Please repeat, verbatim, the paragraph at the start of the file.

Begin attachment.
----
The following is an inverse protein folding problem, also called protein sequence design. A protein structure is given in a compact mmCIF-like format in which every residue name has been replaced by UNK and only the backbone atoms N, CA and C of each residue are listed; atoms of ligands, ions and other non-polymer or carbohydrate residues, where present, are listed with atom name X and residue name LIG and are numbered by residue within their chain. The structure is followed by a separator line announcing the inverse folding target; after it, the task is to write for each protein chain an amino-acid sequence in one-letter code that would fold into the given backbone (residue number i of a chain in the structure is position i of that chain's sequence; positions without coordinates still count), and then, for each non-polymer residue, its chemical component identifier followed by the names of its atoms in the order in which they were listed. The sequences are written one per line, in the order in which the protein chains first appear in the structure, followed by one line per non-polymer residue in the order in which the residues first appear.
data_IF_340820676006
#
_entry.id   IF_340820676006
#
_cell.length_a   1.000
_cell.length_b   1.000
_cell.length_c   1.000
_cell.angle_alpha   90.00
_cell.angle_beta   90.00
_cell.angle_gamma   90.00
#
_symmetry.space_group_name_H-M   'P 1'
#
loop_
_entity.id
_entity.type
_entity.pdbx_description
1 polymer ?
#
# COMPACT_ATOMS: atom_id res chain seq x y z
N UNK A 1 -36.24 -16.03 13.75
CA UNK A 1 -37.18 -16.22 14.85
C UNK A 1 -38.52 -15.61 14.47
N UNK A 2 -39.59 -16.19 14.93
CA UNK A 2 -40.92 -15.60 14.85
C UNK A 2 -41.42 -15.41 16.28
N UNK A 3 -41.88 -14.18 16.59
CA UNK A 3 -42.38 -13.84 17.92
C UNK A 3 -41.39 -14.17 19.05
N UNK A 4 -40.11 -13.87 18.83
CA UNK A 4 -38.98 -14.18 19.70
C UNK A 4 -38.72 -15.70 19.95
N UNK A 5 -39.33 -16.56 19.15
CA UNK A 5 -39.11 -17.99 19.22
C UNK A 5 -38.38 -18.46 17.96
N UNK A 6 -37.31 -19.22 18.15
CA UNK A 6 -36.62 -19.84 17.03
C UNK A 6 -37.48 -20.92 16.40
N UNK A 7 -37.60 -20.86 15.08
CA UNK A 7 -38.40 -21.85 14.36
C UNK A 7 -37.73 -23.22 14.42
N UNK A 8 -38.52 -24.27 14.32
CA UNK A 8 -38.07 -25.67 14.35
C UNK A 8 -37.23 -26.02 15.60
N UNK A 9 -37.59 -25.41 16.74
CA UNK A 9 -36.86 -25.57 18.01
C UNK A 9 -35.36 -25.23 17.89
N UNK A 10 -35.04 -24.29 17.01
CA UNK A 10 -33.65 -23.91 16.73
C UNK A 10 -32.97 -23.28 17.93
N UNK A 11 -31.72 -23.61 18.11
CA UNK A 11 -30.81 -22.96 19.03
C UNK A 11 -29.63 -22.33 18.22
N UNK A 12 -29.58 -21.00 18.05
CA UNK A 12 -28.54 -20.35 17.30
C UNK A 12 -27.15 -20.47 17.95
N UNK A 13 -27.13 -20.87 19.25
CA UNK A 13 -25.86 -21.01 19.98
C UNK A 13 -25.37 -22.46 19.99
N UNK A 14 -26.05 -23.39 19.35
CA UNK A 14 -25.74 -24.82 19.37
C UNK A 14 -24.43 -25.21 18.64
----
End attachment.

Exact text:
The following is an inverse protein folding problem, also called protein sequence design. A protein structure is given in a compact mmCIF-like format in which every residue name has been replaced by UNK and only the backbone atoms N, CA and C of each residue are listed; atoms of ligands, ions and other non-polymer or carbohydrate residues, where present, are listed with atom name X and residue name LIG and are numbered by residue within their chain. The structure is followed by a separator line announcing the inverse folding target; after it, the task is to write for each protein chain an amino-acid sequence in one-letter code that would fold into the given backbone (residue number i of a chain in the structure is position i of that chain's sequence; positions without coordinates still count), and then, for each non-polymer residue, its chemical component identifier followed by the names of its atoms in the order in which they were listed. The sequences are written one per line, in the order in which the protein chains first appear in the structure, followed by one line per non-polymer residue in the order in which the residues first appear.